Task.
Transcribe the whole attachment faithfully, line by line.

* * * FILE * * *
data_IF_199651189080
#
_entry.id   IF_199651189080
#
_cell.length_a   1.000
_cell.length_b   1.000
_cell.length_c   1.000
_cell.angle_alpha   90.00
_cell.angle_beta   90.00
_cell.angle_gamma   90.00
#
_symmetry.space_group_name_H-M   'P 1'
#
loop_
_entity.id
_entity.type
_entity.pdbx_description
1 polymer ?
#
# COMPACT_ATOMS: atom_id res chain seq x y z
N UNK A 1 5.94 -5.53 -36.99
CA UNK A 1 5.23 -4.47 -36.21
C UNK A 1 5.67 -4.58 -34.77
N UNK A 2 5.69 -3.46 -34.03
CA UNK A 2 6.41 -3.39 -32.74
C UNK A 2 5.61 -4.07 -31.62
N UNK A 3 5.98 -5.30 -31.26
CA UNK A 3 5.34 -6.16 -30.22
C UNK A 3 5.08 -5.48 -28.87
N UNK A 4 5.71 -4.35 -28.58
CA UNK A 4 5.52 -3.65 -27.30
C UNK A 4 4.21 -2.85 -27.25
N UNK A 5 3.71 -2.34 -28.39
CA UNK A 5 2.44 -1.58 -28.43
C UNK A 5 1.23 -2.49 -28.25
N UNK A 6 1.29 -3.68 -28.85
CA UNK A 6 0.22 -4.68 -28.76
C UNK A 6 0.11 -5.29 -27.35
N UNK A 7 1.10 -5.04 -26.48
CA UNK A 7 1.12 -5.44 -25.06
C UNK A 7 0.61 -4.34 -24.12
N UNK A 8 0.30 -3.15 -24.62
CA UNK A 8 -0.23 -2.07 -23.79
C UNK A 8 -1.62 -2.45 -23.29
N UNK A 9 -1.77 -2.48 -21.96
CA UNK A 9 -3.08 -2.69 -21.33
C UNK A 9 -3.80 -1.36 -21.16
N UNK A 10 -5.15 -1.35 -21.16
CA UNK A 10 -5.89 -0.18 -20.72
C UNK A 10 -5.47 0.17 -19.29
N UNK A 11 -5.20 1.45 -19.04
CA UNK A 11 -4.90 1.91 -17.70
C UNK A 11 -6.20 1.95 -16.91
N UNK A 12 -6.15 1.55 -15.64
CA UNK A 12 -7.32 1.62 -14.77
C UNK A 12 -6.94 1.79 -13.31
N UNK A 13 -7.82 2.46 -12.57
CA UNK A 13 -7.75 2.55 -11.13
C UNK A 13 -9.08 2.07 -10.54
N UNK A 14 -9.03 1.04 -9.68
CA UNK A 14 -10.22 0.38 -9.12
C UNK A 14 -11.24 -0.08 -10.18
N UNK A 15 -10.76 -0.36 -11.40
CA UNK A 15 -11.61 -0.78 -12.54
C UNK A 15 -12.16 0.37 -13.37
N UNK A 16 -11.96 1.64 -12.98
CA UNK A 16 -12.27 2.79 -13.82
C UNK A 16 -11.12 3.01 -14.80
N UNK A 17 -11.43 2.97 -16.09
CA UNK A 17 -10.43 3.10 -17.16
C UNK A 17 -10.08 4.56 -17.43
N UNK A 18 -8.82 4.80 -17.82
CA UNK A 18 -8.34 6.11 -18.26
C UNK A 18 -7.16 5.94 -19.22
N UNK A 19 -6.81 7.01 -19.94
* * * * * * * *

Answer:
data_IF_199651189080
#
_entry.id   IF_199651189080
#
_cell.length_a   1.000
_cell.length_b   1.000
_cell.length_c   1.000
_cell.angle_alpha   90.00
_cell.angle_beta   90.00
_cell.angle_gamma   90.00
#
_symmetry.space_group_name_H-M   'P 1'
#
loop_
_entity.id
_entity.type
_entity.pdbx_description
1 polymer ?
#
# COMPACT_ATOMS: atom_id res chain seq x y z
N UNK A 1 5.94 -5.53 -36.99
CA UNK A 1 5.23 -4.47 -36.21
C UNK A 1 5.67 -4.58 -34.77
N UNK A 2 5.69 -3.46 -34.03
CA UNK A 2 6.41 -3.39 -32.74
C UNK A 2 5.61 -4.07 -31.62
N UNK A 3 5.98 -5.30 -31.26
CA UNK A 3 5.34 -6.16 -30.22
C UNK A 3 5.08 -5.48 -28.87
N UNK A 4 5.71 -4.35 -28.58
CA UNK A 4 5.52 -3.65 -27.30
C UNK A 4 4.21 -2.85 -27.25
N UNK A 5 3.71 -2.34 -28.39
CA UNK A 5 2.44 -1.58 -28.43
C UNK A 5 1.23 -2.49 -28.25
N UNK A 6 1.29 -3.68 -28.85
CA UNK A 6 0.22 -4.68 -28.76
C UNK A 6 0.11 -5.29 -27.35
N UNK A 7 1.10 -5.04 -26.48
CA UNK A 7 1.12 -5.44 -25.06
C UNK A 7 0.61 -4.34 -24.12
N UNK A 8 0.30 -3.15 -24.62
CA UNK A 8 -0.23 -2.07 -23.79
C UNK A 8 -1.62 -2.45 -23.29
N UNK A 9 -1.77 -2.48 -21.96
CA UNK A 9 -3.08 -2.69 -21.33
C UNK A 9 -3.80 -1.36 -21.16
N UNK A 10 -5.15 -1.35 -21.16
CA UNK A 10 -5.89 -0.18 -20.72
C UNK A 10 -5.47 0.17 -19.29
N UNK A 11 -5.20 1.45 -19.04
CA UNK A 11 -4.90 1.91 -17.70
C UNK A 11 -6.20 1.95 -16.91
N UNK A 12 -6.15 1.55 -15.64
CA UNK A 12 -7.32 1.62 -14.77
C UNK A 12 -6.94 1.79 -13.31
N UNK A 13 -7.82 2.46 -12.57
CA UNK A 13 -7.75 2.55 -11.13
C UNK A 13 -9.08 2.07 -10.54
N UNK A 14 -9.03 1.04 -9.68
CA UNK A 14 -10.22 0.38 -9.12
C UNK A 14 -11.24 -0.08 -10.18
N UNK A 15 -10.76 -0.36 -11.40
CA UNK A 15 -11.61 -0.78 -12.54
C UNK A 15 -12.16 0.37 -13.37
N UNK A 16 -11.96 1.64 -12.98
CA UNK A 16 -12.27 2.79 -13.82
C UNK A 16 -11.12 3.01 -14.80
N UNK A 17 -11.43 2.97 -16.09
CA UNK A 17 -10.43 3.10 -17.16
C UNK A 17 -10.08 4.56 -17.43
N UNK A 18 -8.82 4.80 -17.82
CA UNK A 18 -8.34 6.11 -18.26
C UNK A 18 -7.16 5.94 -19.22
N UNK A 19 -6.81 7.01 -19.94